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Military Pay Raise Battle, TSP News, Help for Flood Victims and More

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Cleaning up after the August 2016 flood in Baton Rouge, Louisiana. Cleaning up after the August 2016 flood in Baton Rouge, Louisiana. Ken Durden/Shutterstock.com

Lawmakers haven’t given up the fight to give troops a full 2.1 percent pay raise, despite President Obama’s plan to give both civilian and military personnel a 1.6 percent pay raise. On Tuesday, Rep. Joe Heck, R-Nevada, a member of the House Armed Services Committee, said he would continue to push for the larger raise, noting that this marks the fourth year in a row the president has proposed a smaller military pay raise than that mandated by the 1990 Federal Employees Pay Comparability Act. Under FEPCA, unless the president issues an alternative plan, the raise is determined by the change in the Employment Cost Index minus 0.5 percent, which would come out to a 2.1 percent raise in 2017.  

“The global security environment is not getting any safer and deployments aren't getting any easier, yet our military families are constantly asked to do more with less. This is unacceptable. I remain committed to ensuring our troops and their families receive the full pay raise they have earned,” Heck said in a statement.

While Congress has the final word on any pay raise, it is unlikely lawmakers will come up with anything different from Obama’s plan at this point. The fiscal year ends Sept. 30, and Congress has yet to agree on any fiscal 2017 spending bills. If Congress doesn't intervene, Obama's 1.6 percent recommendation will take effect on Jan. 1, 2017. 

President Obama may not want to give federal employees and military personnel big raises, but he is making it easier for feds to help other feds affected by devastating floods in Louisiana. In a memo to department heads and agencies, Obama noted that while federal response efforts are underway to support victims, “many of those same Federal employees are personally impacted by the storms in Louisiana and are dealing with overwhelming personal losses.” To help them, Obama directed the Office of Personnel Management to create an emergency leave program, whereby federal employees could donate unused annual leave to feds in Louisiana who need time off to recover from the storms.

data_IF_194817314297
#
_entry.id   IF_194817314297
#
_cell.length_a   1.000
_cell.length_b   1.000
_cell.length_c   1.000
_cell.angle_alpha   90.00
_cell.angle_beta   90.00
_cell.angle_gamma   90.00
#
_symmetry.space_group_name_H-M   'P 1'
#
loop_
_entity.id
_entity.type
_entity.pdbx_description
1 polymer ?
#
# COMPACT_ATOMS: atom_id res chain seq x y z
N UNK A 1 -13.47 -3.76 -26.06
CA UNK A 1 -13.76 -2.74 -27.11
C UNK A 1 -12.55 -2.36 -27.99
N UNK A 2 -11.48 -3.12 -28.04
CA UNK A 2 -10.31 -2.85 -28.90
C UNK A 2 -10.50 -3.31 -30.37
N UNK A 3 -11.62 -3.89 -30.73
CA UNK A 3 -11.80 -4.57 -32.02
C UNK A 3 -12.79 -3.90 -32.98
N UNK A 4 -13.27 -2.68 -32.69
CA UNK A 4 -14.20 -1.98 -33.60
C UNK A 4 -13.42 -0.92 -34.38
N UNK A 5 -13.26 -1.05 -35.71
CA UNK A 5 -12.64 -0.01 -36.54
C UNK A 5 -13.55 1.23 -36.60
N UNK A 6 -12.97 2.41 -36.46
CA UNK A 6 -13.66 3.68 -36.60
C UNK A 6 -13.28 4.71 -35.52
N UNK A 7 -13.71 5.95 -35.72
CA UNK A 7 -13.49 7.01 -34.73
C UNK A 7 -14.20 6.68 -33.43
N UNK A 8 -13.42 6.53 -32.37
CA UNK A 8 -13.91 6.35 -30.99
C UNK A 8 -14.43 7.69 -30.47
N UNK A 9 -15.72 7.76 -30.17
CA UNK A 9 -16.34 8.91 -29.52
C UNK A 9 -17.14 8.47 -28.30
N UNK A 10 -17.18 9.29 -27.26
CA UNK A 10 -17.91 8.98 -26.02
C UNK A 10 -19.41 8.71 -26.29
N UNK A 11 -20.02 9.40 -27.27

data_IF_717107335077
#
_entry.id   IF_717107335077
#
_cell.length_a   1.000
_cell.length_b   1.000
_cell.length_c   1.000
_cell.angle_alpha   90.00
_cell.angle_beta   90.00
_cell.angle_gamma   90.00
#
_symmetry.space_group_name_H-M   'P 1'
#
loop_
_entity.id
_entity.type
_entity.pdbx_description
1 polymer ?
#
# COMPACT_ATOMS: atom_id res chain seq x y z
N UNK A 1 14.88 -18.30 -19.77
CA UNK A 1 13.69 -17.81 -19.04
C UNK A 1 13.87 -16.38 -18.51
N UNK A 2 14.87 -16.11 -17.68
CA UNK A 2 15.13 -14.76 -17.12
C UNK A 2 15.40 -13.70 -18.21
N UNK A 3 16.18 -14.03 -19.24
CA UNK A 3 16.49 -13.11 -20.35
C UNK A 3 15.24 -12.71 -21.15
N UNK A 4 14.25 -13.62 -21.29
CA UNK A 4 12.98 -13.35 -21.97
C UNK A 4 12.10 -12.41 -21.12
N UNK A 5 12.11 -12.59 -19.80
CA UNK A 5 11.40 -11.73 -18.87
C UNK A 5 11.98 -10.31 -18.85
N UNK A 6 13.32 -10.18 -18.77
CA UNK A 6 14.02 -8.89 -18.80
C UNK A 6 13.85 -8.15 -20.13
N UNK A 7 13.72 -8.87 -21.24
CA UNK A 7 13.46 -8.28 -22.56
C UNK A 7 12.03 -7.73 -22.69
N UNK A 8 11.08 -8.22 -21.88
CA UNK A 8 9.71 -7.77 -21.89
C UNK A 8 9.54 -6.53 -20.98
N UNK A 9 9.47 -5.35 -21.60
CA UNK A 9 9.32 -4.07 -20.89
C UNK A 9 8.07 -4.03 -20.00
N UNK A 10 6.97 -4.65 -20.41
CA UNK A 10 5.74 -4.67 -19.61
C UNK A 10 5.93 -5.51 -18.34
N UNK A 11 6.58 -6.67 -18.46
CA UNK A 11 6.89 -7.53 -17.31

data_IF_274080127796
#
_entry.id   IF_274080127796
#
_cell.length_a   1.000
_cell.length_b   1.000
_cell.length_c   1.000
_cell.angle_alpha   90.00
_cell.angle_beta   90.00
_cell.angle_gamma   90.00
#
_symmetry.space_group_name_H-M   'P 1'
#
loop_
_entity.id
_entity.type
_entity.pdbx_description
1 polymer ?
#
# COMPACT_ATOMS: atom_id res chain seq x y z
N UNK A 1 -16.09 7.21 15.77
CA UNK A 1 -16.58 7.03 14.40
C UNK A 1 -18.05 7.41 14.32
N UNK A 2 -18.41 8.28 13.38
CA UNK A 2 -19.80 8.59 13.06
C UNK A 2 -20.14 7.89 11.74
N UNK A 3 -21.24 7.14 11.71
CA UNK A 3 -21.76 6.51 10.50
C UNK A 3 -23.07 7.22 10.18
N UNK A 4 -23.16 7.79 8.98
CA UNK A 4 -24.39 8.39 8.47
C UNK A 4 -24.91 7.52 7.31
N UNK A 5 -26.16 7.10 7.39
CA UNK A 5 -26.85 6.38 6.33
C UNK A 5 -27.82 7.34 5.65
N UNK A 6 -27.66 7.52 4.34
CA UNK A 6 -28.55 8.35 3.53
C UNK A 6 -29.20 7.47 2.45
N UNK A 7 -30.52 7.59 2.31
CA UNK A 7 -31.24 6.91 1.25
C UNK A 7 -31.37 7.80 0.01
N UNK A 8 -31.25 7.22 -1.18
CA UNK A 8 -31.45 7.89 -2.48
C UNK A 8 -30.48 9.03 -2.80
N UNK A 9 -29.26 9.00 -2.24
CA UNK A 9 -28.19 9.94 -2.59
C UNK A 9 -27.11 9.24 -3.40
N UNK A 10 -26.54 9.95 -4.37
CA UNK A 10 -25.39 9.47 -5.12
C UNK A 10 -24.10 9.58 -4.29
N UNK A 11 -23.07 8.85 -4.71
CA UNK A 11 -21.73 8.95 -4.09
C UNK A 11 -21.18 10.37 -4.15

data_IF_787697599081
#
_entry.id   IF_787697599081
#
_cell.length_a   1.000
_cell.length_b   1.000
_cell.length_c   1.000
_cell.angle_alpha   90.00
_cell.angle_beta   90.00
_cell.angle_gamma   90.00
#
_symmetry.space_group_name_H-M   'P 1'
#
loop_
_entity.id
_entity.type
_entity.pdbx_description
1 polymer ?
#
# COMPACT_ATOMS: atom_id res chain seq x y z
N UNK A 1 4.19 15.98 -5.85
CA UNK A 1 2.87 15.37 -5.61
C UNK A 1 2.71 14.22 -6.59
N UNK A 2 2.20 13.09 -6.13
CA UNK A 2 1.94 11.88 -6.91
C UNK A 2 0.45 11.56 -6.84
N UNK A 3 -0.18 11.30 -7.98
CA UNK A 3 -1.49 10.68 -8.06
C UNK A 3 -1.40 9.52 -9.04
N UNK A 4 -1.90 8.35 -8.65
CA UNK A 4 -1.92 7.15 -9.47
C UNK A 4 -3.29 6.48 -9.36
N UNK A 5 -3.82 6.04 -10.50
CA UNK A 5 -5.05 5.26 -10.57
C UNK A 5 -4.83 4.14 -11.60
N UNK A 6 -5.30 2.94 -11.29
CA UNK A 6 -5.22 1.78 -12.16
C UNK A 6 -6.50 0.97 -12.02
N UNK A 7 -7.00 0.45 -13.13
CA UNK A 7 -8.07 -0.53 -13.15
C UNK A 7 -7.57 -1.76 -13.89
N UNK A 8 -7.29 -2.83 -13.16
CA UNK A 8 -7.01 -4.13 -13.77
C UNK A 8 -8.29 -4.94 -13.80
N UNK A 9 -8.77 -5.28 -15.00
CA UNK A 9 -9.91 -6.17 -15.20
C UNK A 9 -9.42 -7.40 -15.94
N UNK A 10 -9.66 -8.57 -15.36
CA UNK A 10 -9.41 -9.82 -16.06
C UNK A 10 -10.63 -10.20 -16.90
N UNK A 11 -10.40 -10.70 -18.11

The Thrift Savings Plan board is also reaching out to affected feds in Louisiana, making it easier for them to take hardship withdrawals from retirement savings. As Amelia Gruber reported:

Federal employees and military members who live or are employed in the disaster area and have experienced a loss as a result of the storms will qualify for in-service financial hardship withdrawals, and will not be subject to a rule that normally prohibits employee contributions to TSP accounts for six months following such withdrawals. TSP participants can also withdraw money to helpeligible family members recovering from the storms.

In related news, you can now follow TSP on Facebook, where plan managers will share announcements and offer tips for making the most of your retirement savings.

Speaking of retirement, you may have to wait a bit longer for OPM to process your paperwork if you’ve just filed with the agency. The retirement claims backlog rose in August to 16,334, up from 15,562 in July. Still, 72 percent of claims are processed in 60 days or less.

And finally, the Veterans Affairs Department is partnering with Women Veterans Interactive to raise awareness among female vets about the benefits they’ve earned. “This campaign is a collaborative effort to establish partnerships with nonprofit organizations that advocate and provide assistance on behalf of women Veterans,” said Kayla Williams, Director of VA’s Center for Women Veterans. The campaign will conclude over the Veterans Day weekend. For more information or to join in the conversation, follow @DeptVetAffairs on Twitter, like the Department of Veterans Affairs Facebook page and use the hashtag State of #WomenVets.

Image via Ken Durden/Shutterstock.com.

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